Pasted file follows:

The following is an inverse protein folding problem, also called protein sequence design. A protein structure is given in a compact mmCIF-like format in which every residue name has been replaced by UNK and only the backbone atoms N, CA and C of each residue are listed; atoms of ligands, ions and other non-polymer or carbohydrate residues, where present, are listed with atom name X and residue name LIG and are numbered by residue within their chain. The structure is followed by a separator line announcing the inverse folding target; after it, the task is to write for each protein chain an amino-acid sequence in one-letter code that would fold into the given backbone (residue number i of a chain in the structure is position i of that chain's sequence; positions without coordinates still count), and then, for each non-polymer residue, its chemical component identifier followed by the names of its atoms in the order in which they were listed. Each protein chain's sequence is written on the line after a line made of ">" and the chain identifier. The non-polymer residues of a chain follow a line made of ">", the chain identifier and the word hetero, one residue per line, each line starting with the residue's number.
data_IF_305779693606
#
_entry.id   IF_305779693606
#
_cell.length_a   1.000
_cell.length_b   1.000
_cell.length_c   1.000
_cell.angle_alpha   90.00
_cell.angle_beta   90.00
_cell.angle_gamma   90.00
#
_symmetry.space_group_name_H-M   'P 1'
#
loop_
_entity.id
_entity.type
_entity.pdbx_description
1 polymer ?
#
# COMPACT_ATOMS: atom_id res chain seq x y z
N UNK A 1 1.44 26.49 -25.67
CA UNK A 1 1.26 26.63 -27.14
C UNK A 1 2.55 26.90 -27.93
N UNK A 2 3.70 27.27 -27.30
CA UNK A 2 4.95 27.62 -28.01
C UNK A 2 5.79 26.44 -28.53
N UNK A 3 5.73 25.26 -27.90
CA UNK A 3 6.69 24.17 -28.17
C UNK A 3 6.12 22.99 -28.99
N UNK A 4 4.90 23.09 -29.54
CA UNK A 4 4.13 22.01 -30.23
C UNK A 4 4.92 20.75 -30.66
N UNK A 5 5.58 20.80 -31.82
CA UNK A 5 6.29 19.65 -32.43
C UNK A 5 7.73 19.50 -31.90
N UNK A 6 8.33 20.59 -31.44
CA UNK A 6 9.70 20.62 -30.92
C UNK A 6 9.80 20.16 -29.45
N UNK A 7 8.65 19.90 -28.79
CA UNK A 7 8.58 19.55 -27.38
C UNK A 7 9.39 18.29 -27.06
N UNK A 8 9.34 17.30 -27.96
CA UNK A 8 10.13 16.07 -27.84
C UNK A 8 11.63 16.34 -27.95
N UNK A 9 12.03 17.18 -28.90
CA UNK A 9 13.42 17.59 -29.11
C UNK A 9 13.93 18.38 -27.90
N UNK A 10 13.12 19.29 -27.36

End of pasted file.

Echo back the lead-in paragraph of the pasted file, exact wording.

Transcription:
The following is an inverse protein folding problem, also called protein sequence design. A protein structure is given in a compact mmCIF-like format in which every residue name has been replaced by UNK and only the backbone atoms N, CA and C of each residue are listed; atoms of ligands, ions and other non-polymer or carbohydrate residues, where present, are listed with atom name X and residue name LIG and are numbered by residue within their chain. The structure is followed by a separator line announcing the inverse folding target; after it, the task is to write for each protein chain an amino-acid sequence in one-letter code that would fold into the given backbone (residue number i of a chain in the structure is position i of that chain's sequence; positions without coordinates still count), and then, for each non-polymer residue, its chemical component identifier followed by the names of its atoms in the order in which they were listed. Each protein chain's sequence is written on the line after a line made of ">" and the chain identifier. The non-polymer residues of a chain follow a line made of ">", the chain identifier and the word hetero, one residue per line, each line starting with the residue's number.